Judge looks like a baby black bear and drools like Hooch. One or two days a week, this 180-pound behemoth goes to work spreading his own special brand of therapy to the unsure, the hurting and the withdrawn.
Judge is a full-blooded Newfoundland, a strikingly large working dog, with a sweet, soulful temperament.
On the day we met at a middle school in Maryville, Tennessee, Judge was visiting 8th graders studying Jack London’s Call of the Wild. His mission was simple: Be himself. These kids hadn’t met a Newfie—the same breed as Curly in the novel—and their teachers thought they should meet one in the flesh.
As soon as Judge trudged into the classroom, panting heavily due to the heat, the students sat up in at their desks. Their eyes lit up. They gushed.
“Wow. Is that a bear?”
“He’s so cute.”
“Well, he just made my day.”
Just another day in the life of Judge.
Therapy Vs Service Dogs
Unlike service dogs trained to work or perform tasks for their owners, therapy dogs, like Judge, provide psychological or physiological therapy to anyone needing comfort.
Although this gentle giant knows how to execute a water rescue and pull carts—two jobs the breed is known for—his special talent lies in therapy, which is good. His owner, Beth Boring, works for the Maryville Public School System’s special-education department, and helping special-needs students is her passion.
Since getting his certification as a therapy dog, signified by the red bandana Beth fastens around his large neck, Judge has visited nursing homes, cancer-treatment centers, and schools.
“He’s so easy around children,” Beth said. “I love that he’s a pet, but he’s really more than that.”
Judge and His Therapy
Repeatedly, Judge has proven his ability to embolden the withdrawn. With one hand on a book and the other on Judge, low-level readers will lose their insecurities as they confidently read aloud. “A dog doesn’t ask questions or correct mistakes,” Beth explained.
One student, an autistic girl named Khloe, also benefited from her therapeutic time with Judge, she added.
“If her teachers got a one-word answer from her, they felt like they’d accomplished something,” said Beth, who is now writing a book about the experience when not training her Newfie puppy, Rowdy, or taking Judge out to minister to others.
“When Khloe met Judge, she became a chatterbox. She’d give him commands to sit, stand, speak, you know, basic obedience, and he’d obey. He opened a whole new world for her. It empowered her.”
An especially poignant moment happened at a local nursing home once, Beth recalled. When she and Judge arrived, Beth found an elderly woman sitting in her wheelchair alone in her room, staring blankly at a television set. Beth tried talking to her twice, but she didn’t respond.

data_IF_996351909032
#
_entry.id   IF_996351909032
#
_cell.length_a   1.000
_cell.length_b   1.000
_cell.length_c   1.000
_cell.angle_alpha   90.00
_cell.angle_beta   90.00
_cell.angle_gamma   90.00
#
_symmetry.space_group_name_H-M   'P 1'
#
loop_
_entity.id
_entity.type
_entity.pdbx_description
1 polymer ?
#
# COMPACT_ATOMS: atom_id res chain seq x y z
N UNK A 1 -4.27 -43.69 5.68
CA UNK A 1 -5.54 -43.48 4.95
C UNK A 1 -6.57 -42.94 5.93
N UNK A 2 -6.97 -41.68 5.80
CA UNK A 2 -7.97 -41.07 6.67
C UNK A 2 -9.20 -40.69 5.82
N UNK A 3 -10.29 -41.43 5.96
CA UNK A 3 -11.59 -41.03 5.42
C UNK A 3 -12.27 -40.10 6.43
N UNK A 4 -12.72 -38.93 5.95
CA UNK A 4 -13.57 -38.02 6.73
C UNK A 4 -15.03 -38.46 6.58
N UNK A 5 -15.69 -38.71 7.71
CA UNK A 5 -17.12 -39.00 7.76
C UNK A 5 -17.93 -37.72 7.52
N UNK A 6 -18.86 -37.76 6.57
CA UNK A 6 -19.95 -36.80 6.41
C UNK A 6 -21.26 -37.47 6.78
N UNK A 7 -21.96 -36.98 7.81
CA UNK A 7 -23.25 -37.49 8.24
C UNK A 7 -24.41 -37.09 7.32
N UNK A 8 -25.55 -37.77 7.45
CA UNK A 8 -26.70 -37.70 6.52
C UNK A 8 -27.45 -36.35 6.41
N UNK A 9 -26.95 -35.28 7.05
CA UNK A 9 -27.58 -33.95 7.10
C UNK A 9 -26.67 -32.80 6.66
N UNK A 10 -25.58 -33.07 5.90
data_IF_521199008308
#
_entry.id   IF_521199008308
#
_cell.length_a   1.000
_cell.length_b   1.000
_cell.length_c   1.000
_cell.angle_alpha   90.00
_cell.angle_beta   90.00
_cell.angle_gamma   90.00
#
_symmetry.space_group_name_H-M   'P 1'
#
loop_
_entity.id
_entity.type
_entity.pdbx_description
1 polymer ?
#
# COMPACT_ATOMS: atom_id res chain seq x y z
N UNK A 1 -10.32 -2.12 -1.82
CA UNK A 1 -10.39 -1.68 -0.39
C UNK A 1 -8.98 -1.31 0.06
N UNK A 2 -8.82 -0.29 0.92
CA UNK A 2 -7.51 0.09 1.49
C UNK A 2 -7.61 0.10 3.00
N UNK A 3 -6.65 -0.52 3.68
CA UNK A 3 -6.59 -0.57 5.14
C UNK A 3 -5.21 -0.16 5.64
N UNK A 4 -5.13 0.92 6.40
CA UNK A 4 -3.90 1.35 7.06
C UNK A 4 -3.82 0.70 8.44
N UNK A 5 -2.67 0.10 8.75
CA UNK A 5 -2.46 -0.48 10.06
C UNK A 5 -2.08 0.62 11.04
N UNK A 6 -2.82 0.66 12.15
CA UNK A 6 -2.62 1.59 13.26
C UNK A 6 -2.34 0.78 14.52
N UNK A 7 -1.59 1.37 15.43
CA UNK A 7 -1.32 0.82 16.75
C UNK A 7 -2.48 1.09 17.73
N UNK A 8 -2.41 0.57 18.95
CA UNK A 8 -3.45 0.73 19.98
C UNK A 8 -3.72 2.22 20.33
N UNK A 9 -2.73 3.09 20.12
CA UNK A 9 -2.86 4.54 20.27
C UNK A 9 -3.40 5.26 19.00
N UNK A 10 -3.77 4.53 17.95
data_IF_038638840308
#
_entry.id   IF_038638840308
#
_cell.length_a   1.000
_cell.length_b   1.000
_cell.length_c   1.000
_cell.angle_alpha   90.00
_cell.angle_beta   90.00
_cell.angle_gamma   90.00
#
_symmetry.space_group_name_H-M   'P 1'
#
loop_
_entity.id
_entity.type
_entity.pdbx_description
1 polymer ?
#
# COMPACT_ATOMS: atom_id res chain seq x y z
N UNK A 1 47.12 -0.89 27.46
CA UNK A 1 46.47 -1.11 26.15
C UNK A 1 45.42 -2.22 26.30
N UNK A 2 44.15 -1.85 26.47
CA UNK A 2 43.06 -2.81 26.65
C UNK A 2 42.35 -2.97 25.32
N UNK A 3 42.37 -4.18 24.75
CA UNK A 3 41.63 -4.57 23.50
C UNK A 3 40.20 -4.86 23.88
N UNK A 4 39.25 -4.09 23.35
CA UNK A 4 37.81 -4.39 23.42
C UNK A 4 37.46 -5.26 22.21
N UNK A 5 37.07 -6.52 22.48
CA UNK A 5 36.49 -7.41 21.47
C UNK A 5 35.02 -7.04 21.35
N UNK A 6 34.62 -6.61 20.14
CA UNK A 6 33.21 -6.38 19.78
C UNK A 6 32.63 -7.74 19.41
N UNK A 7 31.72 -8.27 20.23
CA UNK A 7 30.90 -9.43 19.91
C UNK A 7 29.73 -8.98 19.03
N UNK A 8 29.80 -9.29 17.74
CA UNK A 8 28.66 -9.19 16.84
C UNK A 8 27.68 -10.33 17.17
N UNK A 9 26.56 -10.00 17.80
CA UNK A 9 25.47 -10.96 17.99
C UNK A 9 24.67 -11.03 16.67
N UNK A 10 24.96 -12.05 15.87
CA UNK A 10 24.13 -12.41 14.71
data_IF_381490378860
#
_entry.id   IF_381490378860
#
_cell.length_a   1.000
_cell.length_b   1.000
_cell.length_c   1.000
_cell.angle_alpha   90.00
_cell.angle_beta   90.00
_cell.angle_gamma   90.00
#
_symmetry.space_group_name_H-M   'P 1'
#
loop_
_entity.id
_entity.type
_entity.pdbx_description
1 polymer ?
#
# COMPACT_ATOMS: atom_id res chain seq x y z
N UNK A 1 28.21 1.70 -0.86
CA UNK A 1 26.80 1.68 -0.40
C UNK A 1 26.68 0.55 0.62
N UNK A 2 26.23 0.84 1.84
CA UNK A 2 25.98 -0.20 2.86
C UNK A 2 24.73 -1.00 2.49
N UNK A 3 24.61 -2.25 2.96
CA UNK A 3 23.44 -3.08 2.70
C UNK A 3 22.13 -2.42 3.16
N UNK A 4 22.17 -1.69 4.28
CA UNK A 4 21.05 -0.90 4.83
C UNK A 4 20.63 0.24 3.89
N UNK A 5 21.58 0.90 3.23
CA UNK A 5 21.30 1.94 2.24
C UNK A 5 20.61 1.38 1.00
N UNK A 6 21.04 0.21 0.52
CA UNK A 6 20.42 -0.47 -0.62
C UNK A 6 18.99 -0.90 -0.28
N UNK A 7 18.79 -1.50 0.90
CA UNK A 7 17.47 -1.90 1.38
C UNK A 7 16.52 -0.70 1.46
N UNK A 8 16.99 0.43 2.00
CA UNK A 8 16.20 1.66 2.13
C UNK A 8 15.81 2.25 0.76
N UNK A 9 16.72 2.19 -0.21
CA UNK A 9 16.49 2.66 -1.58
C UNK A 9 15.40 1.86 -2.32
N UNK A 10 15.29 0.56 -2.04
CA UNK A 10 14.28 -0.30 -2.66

“I turned and walked away. When I got to the doorway, it occurred to me I hadn’t given Judge a chance to interact. I did something I’ve never done before,” she said. “I took the chance of something going horribly wrong and lifted her hand and placed it on Judge’s head. This is Judge. He wants you to know he loves you.”
A smile of pure joy spread across the woman’s face as tears started flowing. Beth never saw the woman again, but she’ll never forget the experience. “I couldn’t reach her, but Judge did.”
Back at School
After his initial howdy-do in the classroom, Beth escorted Judge to the corridor. He plopped down on the floor and rested his face on his paws. Saliva dripped from his mouth as students took turns petting his thick fur. Beth stood to the side and fielded questions.
“How much does he eat?
Four cups a day.
“What does he eat?
Green beans and meat. Pizza is his favorite, given only as a treat. As for kibble, not a chance. “Kibble is the chicken nuggets of the dog food world.” Beth was emphatic on that point.
“How long does it take to dry his hair?”
One hour with a special hair dryer.
“Where does he sleep?”
In the hallway in front of his fan.
And on it went. When the time came to meet the next class, Beth urged Judge to stand. He obeyed and lumbered over to the next classroom door.
Why do you do this Beth?
“Newfies aren’t a common breed,” she said. “They aren’t for everyone. They shed and they drool, but we love them. And I get to share him with the world. When I put his red bandana on, he knows what he’s going to do.”
Follow Judge on Social Media
Interested in learning more about the inimitable Judge? Follow him on Facebook and Instagram. He likes the attention.
Nothing makes people of all races and all needs feel like an Animal Does. Great Story.
That’s the truth. Amazing creatures…I could be biased, though. I am an unabashed dog lover.
Thanks for writing about Judge & his many gifts. It’s truly an honor sharing him with the world and I feel blessed each day we have together, work or play.
You are welcome to come along any time.
I hope this will inspire others to seek out an agency to work with and share their pets with the world.
Great article, Lori, on a very special dog, his amazing owner, and his ministry.
Thanks, Kelly. BTW: I met a woman the other day who wanted to give me her copy of your book! I told her to keep it. I had my own copy. Pretty cool.
Beth, do you mind if I provide your number to a man who’s in charge of lining up speakers for weekly civic club meetings? I think you’d be a natural! Thanks for letting me write about Judge.
I don’t mind, Lori
Yet another inspirational story!
Thanks, Theresa. This one was super fun to write.
Wonderful article! Wonderful dog and owner! Thank you for your writing!
Thank you, Sandra. Beth is great. I truly admire her passion. Take care.
As the owner of a great service dog, Tobi, I know first hand how these amazing 4 legged creatures can touch your heart and get you out of your “rabbit hole”. Beth offers a beautiful option to special needs children to connect and express themselves. Fantastic!
He’s a behemoth. Can’t wait to meet Tobi.